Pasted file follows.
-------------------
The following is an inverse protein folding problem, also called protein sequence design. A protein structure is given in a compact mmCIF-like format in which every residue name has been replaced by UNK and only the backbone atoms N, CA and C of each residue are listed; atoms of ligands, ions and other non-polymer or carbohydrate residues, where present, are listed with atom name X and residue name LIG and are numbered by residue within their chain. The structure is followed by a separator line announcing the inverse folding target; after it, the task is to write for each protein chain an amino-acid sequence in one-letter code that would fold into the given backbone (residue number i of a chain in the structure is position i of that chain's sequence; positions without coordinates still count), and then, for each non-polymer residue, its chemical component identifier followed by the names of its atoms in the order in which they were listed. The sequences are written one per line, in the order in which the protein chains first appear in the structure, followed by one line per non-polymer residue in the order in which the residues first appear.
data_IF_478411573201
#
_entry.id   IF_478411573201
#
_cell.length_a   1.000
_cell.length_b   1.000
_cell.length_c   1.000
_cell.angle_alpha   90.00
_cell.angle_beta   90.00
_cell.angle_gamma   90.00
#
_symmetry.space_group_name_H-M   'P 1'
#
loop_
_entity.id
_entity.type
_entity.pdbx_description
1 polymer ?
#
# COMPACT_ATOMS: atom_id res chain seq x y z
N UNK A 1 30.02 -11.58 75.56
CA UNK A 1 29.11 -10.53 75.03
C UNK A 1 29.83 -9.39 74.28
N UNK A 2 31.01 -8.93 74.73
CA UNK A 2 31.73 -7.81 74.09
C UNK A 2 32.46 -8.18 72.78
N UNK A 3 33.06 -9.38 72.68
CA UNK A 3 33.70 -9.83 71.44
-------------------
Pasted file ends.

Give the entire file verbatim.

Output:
The following is an inverse protein folding problem, also called protein sequence design. A protein structure is given in a compact mmCIF-like format in which every residue name has been replaced by UNK and only the backbone atoms N, CA and C of each residue are listed; atoms of ligands, ions and other non-polymer or carbohydrate residues, where present, are listed with atom name X and residue name LIG and are numbered by residue within their chain. The structure is followed by a separator line announcing the inverse folding target; after it, the task is to write for each protein chain an amino-acid sequence in one-letter code that would fold into the given backbone (residue number i of a chain in the structure is position i of that chain's sequence; positions without coordinates still count), and then, for each non-polymer residue, its chemical component identifier followed by the names of its atoms in the order in which they were listed. The sequences are written one per line, in the order in which the protein chains first appear in the structure, followed by one line per non-polymer residue in the order in which the residues first appear.
data_IF_478411573201
#
_entry.id   IF_478411573201
#
_cell.length_a   1.000
_cell.length_b   1.000
_cell.length_c   1.000
_cell.angle_alpha   90.00
_cell.angle_beta   90.00
_cell.angle_gamma   90.00
#
_symmetry.space_group_name_H-M   'P 1'
#
loop_
_entity.id
_entity.type
_entity.pdbx_description
1 polymer ?
#
# COMPACT_ATOMS: atom_id res chain seq x y z
N UNK A 1 30.02 -11.58 75.56
CA UNK A 1 29.11 -10.53 75.03
C UNK A 1 29.83 -9.39 74.28
N UNK A 2 31.01 -8.93 74.73
CA UNK A 2 31.73 -7.81 74.09
C UNK A 2 32.46 -8.18 72.78
N UNK A 3 33.06 -9.38 72.68
CA UNK A 3 33.70 -9.83 71.44